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Amid the tumult of Saigon falling on April 30, 1975, Tran Thi Lien clung to her infant daughter as her husband, Nguyen Thanh Quang, desperately navigated his family, including nine children, out of a country that in a matter of hours would no longer exist. While their youngest child Lien-Hang T. Nguyen was too young to recall her harrowing experience as the Vietnam War ground to an ignoble end, her in-depth insights into that war’s final chapter is turning much of what is known about the war on its head. Through her perseverance and extraordinary access to Vietnamese archives, the former refugee, a Yale scholar and historian, crafted the groundbreaking Hanoi’s War: An International History of the War for Peace in Vietnam, which challenges many long-held assumptions about North Vietnam’s leadership and military and diplomatic strategies. Now an associate professor of history at the University of Kentucky, Nguyen recently spoke with Vietnam magazine about her life and her work.

When did you first come to know of your family’s escape from Vietnam?
I have no recollections myself of course, as I was about five months old in April 1975. My earliest memories are of when we resettled in Pennsylvania. I remember helping my mother sew Republic of Vietnam flags to give to those attending a reunion at Fort Indiantown Gap for refugees who were there in 1975. I think that was the first time I learned my family had been in a refugee camp.

As you grew up, did you learn much about the war?
My parents didn’t share much of that experience with me as a child. I think they were reluctant because it was too painful for them. They were much more focused on our future in the United States, and they just generally don’t like to talk about their personal past. My dad and uncles and cousins on my father’s side, on the other hand, used to like to talk among themselves about the war.

When did you begin to learn about your harrowing experience in 1975?
The first time I heard about what actually happened to my family was when my parents were forced to tell me about it for a high school homework assignment—and that was only because they wanted me to get a good grade. Even then, though, they just answered questions, and really didn’t share the whole story. It wasn’t until we revisted the story, this time for a paper I wrote in college, that I learned details about my family’s journey to the United States. I interviewed several family members, including my uncle who got us passage aboard a boat on the Saigon River to escape. I also wrote about those in my family who left the North in 1954. That paper was for my very first course on the Vietnam War at the University of Pennsylvania. It was in 1991 and Dr. Walter McDougal, who is a Vietnam veteran, had just started talking about his own war experiences in Vietnam and it prompted him to offer a seminar on the war. He had taught all different aspects of U.S. foreign policy, but had stayed away from the Vietnam War. Then, the first time I went to Vietnam in 1994, I was able to talk to aunts and uncles who weren’t able to make it over to the United States, and more stories were coming out.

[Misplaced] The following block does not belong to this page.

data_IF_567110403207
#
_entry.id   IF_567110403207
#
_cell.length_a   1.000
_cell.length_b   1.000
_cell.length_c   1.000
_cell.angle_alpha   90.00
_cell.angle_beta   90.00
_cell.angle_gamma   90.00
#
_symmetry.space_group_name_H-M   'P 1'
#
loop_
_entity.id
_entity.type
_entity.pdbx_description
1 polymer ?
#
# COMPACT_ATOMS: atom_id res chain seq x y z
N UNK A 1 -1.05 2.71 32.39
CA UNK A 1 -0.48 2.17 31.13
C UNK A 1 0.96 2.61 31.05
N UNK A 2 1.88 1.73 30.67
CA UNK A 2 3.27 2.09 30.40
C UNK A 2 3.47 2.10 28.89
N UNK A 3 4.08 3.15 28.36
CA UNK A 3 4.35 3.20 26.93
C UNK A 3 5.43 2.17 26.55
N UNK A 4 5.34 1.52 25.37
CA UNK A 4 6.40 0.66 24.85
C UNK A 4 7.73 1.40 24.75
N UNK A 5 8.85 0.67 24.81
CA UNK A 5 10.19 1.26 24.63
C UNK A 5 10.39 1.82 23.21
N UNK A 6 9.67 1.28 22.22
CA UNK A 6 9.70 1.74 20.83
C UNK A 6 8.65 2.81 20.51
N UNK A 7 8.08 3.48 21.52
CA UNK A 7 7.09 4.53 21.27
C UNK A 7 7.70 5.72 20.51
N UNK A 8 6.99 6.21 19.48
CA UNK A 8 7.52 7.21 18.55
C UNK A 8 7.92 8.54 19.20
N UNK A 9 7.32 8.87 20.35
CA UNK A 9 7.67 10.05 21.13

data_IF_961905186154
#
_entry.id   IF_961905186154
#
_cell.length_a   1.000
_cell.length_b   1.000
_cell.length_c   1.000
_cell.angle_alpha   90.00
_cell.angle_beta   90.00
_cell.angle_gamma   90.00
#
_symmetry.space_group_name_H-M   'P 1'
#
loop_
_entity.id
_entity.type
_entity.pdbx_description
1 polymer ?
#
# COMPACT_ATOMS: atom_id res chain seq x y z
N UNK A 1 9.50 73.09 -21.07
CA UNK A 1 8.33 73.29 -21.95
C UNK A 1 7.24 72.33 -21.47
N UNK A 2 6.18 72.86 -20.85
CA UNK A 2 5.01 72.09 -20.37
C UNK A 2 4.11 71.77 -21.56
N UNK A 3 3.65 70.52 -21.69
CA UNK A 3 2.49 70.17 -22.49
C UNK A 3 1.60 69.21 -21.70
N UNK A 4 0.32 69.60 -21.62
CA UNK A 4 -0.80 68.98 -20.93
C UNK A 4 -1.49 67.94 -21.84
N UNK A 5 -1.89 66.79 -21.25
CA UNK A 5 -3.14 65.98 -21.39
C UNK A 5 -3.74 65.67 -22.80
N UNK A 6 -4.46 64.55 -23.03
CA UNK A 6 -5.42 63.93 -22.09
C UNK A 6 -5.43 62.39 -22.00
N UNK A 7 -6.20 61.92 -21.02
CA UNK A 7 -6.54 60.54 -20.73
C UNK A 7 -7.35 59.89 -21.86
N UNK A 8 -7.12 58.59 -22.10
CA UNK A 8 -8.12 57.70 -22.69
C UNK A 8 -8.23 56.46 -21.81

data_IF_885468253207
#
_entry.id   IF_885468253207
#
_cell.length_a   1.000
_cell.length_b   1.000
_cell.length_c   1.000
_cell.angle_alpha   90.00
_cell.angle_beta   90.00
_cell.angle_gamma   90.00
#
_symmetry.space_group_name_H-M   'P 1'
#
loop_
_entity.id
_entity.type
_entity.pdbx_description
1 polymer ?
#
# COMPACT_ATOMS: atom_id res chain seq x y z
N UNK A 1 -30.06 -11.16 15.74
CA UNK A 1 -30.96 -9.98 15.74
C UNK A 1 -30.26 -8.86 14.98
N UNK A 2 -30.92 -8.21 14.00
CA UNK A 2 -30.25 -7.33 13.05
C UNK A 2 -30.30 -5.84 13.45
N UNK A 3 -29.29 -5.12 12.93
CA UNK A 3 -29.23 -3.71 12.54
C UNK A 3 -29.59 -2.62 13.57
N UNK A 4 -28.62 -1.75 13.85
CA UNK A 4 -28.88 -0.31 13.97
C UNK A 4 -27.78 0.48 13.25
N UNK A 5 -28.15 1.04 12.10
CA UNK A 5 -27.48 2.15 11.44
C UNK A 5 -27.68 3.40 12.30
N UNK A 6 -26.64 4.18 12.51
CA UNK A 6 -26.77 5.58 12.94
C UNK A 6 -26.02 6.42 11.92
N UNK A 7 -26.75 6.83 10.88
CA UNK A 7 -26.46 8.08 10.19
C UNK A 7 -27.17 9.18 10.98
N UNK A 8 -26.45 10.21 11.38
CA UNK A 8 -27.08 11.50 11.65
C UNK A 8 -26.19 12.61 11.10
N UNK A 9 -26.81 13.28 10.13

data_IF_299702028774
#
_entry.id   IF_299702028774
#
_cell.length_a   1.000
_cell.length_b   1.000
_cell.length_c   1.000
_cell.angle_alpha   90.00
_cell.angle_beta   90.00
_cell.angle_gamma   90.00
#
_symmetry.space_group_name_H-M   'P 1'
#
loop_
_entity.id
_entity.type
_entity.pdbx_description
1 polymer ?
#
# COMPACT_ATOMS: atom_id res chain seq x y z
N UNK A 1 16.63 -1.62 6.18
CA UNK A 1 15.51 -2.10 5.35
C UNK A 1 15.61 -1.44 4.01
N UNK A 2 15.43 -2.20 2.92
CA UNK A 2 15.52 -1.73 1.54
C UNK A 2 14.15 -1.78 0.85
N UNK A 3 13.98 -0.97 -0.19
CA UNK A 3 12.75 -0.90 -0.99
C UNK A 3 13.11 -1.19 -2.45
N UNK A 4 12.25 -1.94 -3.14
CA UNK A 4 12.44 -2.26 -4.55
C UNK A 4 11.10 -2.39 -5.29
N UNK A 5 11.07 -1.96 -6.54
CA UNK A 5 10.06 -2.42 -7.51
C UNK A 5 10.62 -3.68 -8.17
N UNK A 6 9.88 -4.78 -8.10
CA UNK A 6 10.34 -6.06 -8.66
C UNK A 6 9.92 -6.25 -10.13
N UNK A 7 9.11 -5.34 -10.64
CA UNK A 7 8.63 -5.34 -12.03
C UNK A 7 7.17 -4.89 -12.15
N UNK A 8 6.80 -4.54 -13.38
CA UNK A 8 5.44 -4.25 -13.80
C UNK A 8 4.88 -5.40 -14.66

And even more recently you’ve learned more about your personal story?
When preparing to talk at the National Book Festival this past summer, I again discussed leaving Vietnam with my parents and they were saying, “No, we remember things differently.” When I first interviewed my uncle, it was 20 years from when we left. When I interviewed my parents, it was 38 years out, so they had different memories of some of the details. It definitely took a while for everyone to be able to just talk about what happened. I still I can’t believe we were able to make it to the United States, based on everything I’ve garnered from family members.

Was your family all on the Southern side?
My father’s side of the family was originally from near Hanoi and they all left in 1954. My father and uncles were in the armed forces. On my mother’s side, there were people who joined the revolution, but the majority didn’t. The nomitive narrative that I grew up with was from the Republic of Vietnam side, not so much the Communist side.

So was it at the University of Pennsylvania that you decided to become a historian and specialize in Vietnam?
No, I was initially focused on the American Civil War and I worked with the historian Drew Gilpin Faust, now the president of Harvard, while an undergrad at Penn. The Civil War was my first love in terms of military history. That’s what I wanted to pursue when I applied to graduate school. But then I ended up working with John Lewis Gaddis at Yale, who was focusing on the Cold War era. He was accepting students who had area studies expertise and requisite languages to be able to do research in Communist or former Communist countries. So it wasn’t until my Cold War studies that I began focusing on Vietnam.